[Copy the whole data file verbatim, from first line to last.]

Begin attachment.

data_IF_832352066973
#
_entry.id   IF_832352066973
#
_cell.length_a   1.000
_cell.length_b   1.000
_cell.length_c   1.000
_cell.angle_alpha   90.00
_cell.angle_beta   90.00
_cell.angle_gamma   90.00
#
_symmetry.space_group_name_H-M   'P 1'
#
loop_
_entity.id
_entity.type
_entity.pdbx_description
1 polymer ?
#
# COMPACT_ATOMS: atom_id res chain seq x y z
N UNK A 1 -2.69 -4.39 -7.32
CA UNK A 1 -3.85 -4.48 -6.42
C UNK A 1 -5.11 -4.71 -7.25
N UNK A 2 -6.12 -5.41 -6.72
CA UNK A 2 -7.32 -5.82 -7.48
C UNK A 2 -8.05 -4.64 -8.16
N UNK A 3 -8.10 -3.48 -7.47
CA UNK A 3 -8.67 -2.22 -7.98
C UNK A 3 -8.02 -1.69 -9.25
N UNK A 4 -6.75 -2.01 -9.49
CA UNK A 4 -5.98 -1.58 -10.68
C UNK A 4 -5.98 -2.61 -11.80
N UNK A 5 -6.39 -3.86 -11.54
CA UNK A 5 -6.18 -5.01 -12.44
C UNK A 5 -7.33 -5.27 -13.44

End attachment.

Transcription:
data_IF_832352066973
#
_entry.id   IF_832352066973
#
_cell.length_a   1.000
_cell.length_b   1.000
_cell.length_c   1.000
_cell.angle_alpha   90.00
_cell.angle_beta   90.00
_cell.angle_gamma   90.00
#
_symmetry.space_group_name_H-M   'P 1'
#
loop_
_entity.id
_entity.type
_entity.pdbx_description
1 polymer ?
#
# COMPACT_ATOMS: atom_id res chain seq x y z
N UNK A 1 -2.69 -4.39 -7.32
CA UNK A 1 -3.85 -4.48 -6.42
C UNK A 1 -5.11 -4.71 -7.25
N UNK A 2 -6.12 -5.41 -6.72
CA UNK A 2 -7.32 -5.82 -7.48
C UNK A 2 -8.05 -4.64 -8.16
N UNK A 3 -8.10 -3.48 -7.47
CA UNK A 3 -8.67 -2.22 -7.98
C UNK A 3 -8.02 -1.69 -9.25
N UNK A 4 -6.75 -2.01 -9.49
CA UNK A 4 -5.98 -1.58 -10.68
C UNK A 4 -5.98 -2.61 -11.80
N UNK A 5 -6.39 -3.86 -11.54
CA UNK A 5 -6.18 -5.01 -12.44
C UNK A 5 -7.33 -5.27 -13.44